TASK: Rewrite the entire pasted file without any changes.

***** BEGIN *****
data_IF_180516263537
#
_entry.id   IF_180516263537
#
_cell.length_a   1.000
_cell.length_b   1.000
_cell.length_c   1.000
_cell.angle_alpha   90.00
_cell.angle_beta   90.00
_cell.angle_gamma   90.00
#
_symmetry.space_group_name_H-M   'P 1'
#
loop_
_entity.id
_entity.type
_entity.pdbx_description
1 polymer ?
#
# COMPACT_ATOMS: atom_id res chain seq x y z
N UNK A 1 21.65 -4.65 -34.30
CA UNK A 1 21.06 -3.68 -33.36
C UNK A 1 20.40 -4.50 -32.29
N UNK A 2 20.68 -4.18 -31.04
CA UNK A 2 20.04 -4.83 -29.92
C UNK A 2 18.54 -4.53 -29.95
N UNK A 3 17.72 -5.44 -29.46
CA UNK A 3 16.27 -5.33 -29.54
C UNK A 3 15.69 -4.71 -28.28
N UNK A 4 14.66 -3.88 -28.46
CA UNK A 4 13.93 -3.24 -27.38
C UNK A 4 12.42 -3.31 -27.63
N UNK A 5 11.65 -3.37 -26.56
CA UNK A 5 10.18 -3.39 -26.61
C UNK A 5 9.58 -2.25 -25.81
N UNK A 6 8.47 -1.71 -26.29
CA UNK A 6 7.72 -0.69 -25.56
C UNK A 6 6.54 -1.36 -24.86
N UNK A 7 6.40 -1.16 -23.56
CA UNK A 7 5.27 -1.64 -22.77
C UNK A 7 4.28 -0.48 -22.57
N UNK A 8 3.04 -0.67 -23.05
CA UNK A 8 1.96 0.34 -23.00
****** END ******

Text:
data_IF_180516263537
#
_entry.id   IF_180516263537
#
_cell.length_a   1.000
_cell.length_b   1.000
_cell.length_c   1.000
_cell.angle_alpha   90.00
_cell.angle_beta   90.00
_cell.angle_gamma   90.00
#
_symmetry.space_group_name_H-M   'P 1'
#
loop_
_entity.id
_entity.type
_entity.pdbx_description
1 polymer ?
#
# COMPACT_ATOMS: atom_id res chain seq x y z
N UNK A 1 21.65 -4.65 -34.30
CA UNK A 1 21.06 -3.68 -33.36
C UNK A 1 20.40 -4.50 -32.29
N UNK A 2 20.68 -4.18 -31.04
CA UNK A 2 20.04 -4.83 -29.92
C UNK A 2 18.54 -4.53 -29.95
N UNK A 3 17.72 -5.44 -29.46
CA UNK A 3 16.27 -5.33 -29.54
C UNK A 3 15.69 -4.71 -28.28
N UNK A 4 14.66 -3.88 -28.46
CA UNK A 4 13.93 -3.24 -27.38
C UNK A 4 12.42 -3.31 -27.63
N UNK A 5 11.65 -3.37 -26.56
CA UNK A 5 10.18 -3.39 -26.61
C UNK A 5 9.58 -2.25 -25.81
N UNK A 6 8.47 -1.71 -26.29
CA UNK A 6 7.72 -0.69 -25.56
C UNK A 6 6.54 -1.36 -24.86
N UNK A 7 6.40 -1.16 -23.56
CA UNK A 7 5.27 -1.64 -22.77
C UNK A 7 4.28 -0.48 -22.57
N UNK A 8 3.04 -0.67 -23.05
CA UNK A 8 1.96 0.34 -23.00